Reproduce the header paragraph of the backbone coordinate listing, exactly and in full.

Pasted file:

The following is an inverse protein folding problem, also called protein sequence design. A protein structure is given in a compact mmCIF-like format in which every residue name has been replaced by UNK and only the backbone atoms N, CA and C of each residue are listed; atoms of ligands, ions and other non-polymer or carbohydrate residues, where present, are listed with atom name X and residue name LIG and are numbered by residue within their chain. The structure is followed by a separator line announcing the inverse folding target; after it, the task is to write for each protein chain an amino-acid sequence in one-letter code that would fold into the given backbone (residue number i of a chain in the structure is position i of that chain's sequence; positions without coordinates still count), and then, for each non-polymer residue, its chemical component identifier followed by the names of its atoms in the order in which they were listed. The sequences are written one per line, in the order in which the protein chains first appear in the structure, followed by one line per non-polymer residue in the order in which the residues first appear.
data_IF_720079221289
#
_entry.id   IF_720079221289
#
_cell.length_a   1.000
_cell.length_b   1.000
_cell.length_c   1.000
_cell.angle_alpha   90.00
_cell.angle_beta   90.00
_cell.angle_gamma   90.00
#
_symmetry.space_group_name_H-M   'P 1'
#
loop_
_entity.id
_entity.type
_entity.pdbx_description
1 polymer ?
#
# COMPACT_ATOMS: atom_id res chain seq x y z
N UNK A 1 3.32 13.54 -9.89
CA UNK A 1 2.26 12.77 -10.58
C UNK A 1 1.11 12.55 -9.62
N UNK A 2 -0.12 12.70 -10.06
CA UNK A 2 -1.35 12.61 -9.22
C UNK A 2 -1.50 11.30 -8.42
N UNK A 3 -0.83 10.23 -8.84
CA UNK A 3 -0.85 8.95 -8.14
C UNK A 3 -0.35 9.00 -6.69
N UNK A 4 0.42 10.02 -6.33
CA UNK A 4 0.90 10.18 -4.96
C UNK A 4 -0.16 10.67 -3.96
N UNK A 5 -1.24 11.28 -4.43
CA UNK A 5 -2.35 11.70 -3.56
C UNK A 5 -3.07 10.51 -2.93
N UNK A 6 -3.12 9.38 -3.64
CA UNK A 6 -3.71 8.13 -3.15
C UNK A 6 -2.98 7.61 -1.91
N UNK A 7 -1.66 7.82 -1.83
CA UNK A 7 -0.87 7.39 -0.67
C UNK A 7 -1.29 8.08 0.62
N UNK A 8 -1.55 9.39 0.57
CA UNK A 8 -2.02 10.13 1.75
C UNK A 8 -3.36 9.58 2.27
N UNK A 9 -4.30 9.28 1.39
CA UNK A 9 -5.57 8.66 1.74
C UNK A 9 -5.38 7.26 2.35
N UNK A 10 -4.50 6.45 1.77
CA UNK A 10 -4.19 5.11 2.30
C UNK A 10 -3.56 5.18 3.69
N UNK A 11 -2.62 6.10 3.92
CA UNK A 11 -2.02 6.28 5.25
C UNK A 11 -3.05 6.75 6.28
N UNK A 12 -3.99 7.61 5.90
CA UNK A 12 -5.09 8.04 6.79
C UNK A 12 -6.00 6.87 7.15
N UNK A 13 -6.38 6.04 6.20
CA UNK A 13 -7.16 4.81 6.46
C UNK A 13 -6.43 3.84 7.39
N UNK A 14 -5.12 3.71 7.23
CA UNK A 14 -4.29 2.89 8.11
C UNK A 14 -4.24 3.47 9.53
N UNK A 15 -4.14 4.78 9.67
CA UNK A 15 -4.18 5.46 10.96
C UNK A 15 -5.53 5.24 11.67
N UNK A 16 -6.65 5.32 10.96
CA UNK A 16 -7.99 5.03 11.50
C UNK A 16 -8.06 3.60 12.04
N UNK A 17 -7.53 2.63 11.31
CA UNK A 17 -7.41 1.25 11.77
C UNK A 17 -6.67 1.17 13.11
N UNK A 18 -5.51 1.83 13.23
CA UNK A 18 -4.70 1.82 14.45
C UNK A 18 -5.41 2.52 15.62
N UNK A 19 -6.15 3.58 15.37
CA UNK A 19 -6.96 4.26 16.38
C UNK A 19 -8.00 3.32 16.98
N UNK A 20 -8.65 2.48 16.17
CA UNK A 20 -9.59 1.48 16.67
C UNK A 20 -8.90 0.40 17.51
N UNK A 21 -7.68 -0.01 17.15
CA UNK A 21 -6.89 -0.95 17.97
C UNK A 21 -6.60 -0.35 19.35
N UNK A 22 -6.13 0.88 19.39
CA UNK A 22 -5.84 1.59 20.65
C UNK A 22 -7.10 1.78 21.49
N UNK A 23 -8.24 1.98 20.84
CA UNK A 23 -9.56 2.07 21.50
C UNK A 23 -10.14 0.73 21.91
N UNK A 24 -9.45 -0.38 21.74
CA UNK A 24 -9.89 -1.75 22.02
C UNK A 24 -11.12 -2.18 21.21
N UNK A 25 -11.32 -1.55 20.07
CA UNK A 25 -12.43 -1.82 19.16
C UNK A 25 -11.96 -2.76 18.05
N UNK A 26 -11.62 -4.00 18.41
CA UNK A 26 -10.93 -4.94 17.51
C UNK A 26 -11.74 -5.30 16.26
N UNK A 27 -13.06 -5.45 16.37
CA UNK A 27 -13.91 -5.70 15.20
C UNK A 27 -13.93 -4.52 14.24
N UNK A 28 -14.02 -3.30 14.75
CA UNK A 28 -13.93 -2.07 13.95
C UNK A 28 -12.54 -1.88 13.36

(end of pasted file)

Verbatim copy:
The following is an inverse protein folding problem, also called protein sequence design. A protein structure is given in a compact mmCIF-like format in which every residue name has been replaced by UNK and only the backbone atoms N, CA and C of each residue are listed; atoms of ligands, ions and other non-polymer or carbohydrate residues, where present, are listed with atom name X and residue name LIG and are numbered by residue within their chain. The structure is followed by a separator line announcing the inverse folding target; after it, the task is to write for each protein chain an amino-acid sequence in one-letter code that would fold into the given backbone (residue number i of a chain in the structure is position i of that chain's sequence; positions without coordinates still count), and then, for each non-polymer residue, its chemical component identifier followed by the names of its atoms in the order in which they were listed. The sequences are written one per line, in the order in which the protein chains first appear in the structure, followed by one line per non-polymer residue in the order in which the residues first appear.